VLAN ip addressing is usually in the same range as the actual Interface.

      TBH looking at it the settings don't make sense
      Guys, thanks for reply!
      Yes, ETH address is starting with 172 and it is also a private range address. It worked fine until VLAN was added. Why do You think it makes no sense and why there should be VLAN address in the same range? I'm not sure I understand. TBH, having addresses in same range on main and VLAN interface actually makes no sense.
      This is what I have in NetworkManager.conf
      [main]
      dns=default
      rc-manager=file
      plugins=ifupdown,keyfile
      [ifupdown]
      managed=true
      It was already configured to true.
    • crashtest wrote:

      geaves wrote:

      eth0 has an ip beginning 172. this is usually the address range that docker uses in bridge mode
      With his address and subnet mask setting 172.16.0.0/24 , he's well clear of the Docker bridged network 172.17.0.0/16. Even with classfull addressing, he'd be in another class B network. The entire 10.0.0.0/8 network is private as well and free for all to use, behind a router.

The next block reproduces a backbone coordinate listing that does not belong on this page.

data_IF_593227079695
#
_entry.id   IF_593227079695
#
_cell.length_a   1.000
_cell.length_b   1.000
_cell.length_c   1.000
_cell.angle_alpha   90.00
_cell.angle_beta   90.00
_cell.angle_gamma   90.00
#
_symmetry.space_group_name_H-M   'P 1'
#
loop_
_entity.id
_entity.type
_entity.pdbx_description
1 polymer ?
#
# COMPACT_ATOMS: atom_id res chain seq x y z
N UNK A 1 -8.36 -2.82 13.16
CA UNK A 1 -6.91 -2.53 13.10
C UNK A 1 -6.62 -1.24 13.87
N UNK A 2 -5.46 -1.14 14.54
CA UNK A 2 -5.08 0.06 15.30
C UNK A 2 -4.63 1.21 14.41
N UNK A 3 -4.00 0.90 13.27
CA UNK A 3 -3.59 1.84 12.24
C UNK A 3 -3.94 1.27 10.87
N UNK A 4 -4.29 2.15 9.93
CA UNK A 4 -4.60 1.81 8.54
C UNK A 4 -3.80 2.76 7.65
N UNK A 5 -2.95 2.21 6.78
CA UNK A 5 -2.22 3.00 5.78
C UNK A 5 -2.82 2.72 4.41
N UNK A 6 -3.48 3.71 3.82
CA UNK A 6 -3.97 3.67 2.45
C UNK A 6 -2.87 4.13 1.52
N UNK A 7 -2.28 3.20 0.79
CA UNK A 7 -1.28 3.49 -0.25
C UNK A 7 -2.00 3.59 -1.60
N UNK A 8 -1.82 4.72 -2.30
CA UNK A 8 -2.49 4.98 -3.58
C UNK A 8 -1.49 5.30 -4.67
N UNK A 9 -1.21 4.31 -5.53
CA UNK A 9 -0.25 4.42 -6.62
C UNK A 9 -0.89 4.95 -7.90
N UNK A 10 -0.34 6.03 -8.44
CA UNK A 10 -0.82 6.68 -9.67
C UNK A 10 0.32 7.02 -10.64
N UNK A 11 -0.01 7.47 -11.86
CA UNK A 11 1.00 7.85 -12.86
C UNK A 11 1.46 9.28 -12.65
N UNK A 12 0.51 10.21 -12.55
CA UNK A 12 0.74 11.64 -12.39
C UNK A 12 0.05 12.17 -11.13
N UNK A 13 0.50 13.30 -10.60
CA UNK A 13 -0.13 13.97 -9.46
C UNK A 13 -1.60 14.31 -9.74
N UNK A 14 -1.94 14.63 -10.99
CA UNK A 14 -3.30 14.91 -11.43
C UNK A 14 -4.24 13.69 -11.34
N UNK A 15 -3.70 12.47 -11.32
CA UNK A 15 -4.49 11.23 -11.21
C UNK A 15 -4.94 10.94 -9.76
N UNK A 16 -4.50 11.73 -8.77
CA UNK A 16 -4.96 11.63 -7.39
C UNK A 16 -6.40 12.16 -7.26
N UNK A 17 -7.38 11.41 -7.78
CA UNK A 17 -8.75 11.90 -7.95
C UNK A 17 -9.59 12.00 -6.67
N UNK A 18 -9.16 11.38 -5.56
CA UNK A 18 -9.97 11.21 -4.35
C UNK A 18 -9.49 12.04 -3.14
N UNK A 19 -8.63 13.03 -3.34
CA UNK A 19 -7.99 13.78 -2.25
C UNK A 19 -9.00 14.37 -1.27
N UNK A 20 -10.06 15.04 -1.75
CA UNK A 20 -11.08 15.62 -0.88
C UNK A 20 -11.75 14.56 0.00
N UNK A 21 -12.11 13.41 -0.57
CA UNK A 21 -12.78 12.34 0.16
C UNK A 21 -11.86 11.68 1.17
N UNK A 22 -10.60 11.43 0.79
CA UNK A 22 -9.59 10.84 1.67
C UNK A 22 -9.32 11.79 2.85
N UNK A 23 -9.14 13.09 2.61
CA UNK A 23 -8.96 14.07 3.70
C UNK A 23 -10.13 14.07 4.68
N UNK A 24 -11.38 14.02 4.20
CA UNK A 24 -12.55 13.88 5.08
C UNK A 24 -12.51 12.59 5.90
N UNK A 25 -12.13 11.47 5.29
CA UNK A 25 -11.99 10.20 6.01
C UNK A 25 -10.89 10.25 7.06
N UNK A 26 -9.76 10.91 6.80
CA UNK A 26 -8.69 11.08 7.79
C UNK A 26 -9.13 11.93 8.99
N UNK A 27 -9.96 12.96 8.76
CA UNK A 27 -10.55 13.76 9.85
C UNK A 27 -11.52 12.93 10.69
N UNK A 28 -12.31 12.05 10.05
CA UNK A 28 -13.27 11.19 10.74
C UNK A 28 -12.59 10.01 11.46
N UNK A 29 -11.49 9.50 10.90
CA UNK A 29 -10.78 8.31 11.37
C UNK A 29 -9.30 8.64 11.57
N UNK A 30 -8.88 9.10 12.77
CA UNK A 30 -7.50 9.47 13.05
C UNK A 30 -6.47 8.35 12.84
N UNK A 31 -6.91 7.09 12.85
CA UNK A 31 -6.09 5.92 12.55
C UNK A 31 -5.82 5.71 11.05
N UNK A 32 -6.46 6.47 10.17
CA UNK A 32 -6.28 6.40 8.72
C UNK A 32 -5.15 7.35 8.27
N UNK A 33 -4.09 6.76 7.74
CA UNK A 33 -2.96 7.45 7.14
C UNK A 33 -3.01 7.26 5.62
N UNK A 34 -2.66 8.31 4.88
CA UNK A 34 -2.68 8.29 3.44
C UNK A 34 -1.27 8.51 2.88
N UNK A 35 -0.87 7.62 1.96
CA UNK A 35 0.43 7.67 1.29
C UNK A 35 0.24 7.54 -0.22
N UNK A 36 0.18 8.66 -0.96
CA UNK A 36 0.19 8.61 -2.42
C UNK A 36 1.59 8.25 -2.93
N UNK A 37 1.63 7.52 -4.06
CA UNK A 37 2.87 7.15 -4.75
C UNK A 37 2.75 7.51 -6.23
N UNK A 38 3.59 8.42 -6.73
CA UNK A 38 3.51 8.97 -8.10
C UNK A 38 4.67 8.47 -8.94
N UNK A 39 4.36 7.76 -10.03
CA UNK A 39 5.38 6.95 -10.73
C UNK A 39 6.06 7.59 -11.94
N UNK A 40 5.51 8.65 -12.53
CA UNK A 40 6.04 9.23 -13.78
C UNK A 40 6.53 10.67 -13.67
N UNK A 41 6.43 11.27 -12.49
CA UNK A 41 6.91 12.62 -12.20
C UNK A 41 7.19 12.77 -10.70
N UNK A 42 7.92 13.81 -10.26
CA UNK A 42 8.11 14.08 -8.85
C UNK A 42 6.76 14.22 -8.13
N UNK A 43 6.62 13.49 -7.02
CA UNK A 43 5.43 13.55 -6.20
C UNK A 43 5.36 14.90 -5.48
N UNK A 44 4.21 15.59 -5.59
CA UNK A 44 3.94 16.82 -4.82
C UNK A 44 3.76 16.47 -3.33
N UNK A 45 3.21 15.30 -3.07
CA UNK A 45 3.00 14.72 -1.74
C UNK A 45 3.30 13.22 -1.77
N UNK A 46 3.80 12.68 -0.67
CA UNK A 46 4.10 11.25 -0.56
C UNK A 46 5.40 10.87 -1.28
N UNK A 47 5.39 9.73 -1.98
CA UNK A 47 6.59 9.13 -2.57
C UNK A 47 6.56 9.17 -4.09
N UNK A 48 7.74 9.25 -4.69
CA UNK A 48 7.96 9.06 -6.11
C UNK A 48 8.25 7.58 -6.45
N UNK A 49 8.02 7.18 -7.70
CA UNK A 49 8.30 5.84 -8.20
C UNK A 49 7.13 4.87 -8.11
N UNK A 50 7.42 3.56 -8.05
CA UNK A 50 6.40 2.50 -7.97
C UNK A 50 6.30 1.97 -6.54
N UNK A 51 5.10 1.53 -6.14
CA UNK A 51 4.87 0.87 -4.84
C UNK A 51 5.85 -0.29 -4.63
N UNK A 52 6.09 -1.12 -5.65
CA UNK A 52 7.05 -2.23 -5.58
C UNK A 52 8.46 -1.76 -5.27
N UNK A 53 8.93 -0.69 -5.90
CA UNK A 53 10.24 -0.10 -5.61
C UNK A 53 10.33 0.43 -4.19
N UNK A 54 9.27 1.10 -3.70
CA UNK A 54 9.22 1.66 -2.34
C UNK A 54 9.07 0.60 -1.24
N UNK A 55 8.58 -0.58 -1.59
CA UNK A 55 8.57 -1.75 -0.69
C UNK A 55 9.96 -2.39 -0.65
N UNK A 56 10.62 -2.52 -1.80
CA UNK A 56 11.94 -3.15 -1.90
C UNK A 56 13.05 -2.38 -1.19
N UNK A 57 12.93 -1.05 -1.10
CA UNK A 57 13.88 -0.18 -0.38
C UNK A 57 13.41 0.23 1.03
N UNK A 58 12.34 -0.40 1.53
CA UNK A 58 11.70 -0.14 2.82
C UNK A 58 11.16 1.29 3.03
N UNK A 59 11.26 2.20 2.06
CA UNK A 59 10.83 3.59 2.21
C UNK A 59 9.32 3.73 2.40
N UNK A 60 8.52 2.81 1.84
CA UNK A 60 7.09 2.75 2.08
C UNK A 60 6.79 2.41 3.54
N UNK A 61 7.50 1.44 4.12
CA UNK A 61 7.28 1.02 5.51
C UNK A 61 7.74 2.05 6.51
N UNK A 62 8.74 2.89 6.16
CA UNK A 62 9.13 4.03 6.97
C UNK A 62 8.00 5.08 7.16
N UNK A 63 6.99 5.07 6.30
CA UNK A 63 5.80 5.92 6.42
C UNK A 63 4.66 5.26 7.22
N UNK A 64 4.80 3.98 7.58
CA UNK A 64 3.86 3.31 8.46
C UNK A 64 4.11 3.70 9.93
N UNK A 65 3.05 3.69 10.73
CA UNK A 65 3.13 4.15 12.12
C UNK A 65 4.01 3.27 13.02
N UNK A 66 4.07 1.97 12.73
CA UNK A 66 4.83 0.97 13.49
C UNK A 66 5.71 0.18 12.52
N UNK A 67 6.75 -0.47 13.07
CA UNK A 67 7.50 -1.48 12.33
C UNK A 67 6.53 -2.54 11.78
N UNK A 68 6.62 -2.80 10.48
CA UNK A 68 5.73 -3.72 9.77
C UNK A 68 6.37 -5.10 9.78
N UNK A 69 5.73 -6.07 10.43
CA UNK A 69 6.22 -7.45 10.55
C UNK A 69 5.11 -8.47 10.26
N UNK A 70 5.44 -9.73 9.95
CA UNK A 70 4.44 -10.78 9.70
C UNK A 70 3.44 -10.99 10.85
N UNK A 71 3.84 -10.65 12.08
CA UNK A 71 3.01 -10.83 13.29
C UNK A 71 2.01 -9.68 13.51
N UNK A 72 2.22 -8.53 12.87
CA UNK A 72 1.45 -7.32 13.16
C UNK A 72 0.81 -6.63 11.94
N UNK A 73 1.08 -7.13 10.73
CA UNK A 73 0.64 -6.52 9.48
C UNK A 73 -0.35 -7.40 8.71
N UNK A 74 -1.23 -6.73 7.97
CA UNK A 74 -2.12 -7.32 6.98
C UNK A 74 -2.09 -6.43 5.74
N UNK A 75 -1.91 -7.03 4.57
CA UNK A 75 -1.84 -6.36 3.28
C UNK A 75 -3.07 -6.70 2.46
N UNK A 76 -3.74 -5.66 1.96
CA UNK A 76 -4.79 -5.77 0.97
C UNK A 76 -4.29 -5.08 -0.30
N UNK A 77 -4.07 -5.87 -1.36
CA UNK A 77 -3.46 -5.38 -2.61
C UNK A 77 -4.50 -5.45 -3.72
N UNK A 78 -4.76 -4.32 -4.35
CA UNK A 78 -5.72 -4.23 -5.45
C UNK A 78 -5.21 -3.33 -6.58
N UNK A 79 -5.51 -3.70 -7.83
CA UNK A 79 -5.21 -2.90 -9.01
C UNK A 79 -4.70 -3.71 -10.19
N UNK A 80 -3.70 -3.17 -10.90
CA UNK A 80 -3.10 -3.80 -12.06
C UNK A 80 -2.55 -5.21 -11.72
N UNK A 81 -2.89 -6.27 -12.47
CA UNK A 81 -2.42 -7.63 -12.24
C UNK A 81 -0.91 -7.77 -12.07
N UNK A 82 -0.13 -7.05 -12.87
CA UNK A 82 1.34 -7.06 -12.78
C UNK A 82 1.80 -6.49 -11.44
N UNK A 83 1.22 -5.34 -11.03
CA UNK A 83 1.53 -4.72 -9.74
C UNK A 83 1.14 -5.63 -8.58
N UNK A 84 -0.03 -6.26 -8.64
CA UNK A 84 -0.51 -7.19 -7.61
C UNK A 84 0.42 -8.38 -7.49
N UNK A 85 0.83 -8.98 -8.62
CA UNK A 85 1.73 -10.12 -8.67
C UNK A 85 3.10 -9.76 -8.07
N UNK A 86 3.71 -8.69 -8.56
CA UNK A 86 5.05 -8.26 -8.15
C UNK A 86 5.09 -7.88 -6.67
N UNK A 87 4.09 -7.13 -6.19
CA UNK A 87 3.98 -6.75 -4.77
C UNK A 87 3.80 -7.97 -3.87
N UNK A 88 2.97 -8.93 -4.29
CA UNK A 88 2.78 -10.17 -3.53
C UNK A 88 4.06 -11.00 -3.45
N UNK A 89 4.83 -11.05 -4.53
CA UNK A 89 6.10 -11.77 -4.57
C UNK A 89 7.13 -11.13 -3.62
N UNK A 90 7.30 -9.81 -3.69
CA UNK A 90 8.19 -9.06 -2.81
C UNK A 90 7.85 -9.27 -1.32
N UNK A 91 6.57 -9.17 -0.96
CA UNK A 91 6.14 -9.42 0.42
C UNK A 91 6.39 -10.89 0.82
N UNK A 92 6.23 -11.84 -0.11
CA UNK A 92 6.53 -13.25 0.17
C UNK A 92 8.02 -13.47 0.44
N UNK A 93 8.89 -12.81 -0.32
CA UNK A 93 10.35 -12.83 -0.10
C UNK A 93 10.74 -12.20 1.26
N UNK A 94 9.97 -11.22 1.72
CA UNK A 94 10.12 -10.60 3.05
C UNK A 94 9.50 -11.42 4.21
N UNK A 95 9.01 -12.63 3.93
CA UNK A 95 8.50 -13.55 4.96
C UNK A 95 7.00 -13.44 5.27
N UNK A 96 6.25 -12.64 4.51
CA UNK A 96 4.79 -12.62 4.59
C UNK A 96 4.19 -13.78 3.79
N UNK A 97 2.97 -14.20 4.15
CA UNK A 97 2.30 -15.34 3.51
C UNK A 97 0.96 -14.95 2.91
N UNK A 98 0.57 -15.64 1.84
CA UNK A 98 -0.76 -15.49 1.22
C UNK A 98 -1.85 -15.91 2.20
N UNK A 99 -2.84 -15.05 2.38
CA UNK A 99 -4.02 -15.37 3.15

I've never setup sub-interfaces in the GUI. (This is why I asked the user "where" it was configured. I thought this would be command line only.) So, I was somewhat surprised to see that in the GUI, but it makes sense that it's possible.

      geaves wrote:

      VLAN ip addressing is usually in the same range as the actual Interface.
      A VLAN is about layer 2, Ethernet/Datalink. A VLAN is about a logical grouping of physical interfaces. The IP address range attached to a VLAN is another matter altogether but, since it's a separate grouping of interfaces, setting the group up with a separate IP network address range is usually what is done.
      I tried to do as You suggested but the settings was already configured to true in networkmanager.conf

      By the way,

      this is what I can find in interfaces file

      # Include additional interface stanzas.
      source-directory interfaces.d

      # The loopback network interface
      auto lo
      iface lo inet loopback